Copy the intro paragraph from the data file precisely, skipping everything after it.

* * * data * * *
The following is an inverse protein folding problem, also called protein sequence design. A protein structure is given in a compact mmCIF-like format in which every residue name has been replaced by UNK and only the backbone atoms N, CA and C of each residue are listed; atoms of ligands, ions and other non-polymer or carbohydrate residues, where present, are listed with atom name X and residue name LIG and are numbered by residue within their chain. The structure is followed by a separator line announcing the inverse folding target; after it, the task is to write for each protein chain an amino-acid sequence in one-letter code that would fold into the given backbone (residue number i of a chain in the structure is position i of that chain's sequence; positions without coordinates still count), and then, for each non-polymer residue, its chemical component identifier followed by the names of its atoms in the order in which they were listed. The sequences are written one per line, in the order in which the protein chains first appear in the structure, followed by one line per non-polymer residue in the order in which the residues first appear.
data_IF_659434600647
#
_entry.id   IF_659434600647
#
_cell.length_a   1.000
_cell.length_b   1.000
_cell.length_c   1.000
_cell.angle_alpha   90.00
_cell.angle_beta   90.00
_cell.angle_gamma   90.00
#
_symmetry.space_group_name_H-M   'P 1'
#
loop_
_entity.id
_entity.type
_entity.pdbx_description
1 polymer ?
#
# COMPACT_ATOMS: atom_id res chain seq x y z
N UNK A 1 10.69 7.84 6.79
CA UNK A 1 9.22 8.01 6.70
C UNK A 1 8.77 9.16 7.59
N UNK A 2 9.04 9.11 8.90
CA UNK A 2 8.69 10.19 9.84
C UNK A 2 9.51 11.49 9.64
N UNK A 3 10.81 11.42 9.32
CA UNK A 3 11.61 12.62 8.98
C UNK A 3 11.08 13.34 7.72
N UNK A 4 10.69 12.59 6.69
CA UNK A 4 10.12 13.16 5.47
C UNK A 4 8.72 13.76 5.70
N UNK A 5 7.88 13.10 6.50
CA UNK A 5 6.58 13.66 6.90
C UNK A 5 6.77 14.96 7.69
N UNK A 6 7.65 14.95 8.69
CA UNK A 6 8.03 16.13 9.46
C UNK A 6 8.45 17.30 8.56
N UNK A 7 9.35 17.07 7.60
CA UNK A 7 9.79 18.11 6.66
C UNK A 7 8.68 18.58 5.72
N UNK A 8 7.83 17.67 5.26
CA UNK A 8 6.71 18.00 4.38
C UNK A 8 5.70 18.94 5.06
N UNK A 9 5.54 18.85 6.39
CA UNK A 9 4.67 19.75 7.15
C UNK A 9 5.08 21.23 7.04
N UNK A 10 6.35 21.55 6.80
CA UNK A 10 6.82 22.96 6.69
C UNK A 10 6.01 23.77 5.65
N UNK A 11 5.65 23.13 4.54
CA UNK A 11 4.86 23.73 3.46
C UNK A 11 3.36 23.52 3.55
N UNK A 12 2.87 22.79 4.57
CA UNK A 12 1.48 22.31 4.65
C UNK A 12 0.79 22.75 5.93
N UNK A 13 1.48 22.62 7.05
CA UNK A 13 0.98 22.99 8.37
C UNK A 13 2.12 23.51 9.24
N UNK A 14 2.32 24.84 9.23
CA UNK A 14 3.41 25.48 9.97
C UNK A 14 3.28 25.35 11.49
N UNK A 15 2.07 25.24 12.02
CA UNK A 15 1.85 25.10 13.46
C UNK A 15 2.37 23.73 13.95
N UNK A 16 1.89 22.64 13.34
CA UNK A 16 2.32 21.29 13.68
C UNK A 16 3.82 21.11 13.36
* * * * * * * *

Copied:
The following is an inverse protein folding problem, also called protein sequence design. A protein structure is given in a compact mmCIF-like format in which every residue name has been replaced by UNK and only the backbone atoms N, CA and C of each residue are listed; atoms of ligands, ions and other non-polymer or carbohydrate residues, where present, are listed with atom name X and residue name LIG and are numbered by residue within their chain. The structure is followed by a separator line announcing the inverse folding target; after it, the task is to write for each protein chain an amino-acid sequence in one-letter code that would fold into the given backbone (residue number i of a chain in the structure is position i of that chain's sequence; positions without coordinates still count), and then, for each non-polymer residue, its chemical component identifier followed by the names of its atoms in the order in which they were listed. The sequences are written one per line, in the order in which the protein chains first appear in the structure, followed by one line per non-polymer residue in the order in which the residues first appear.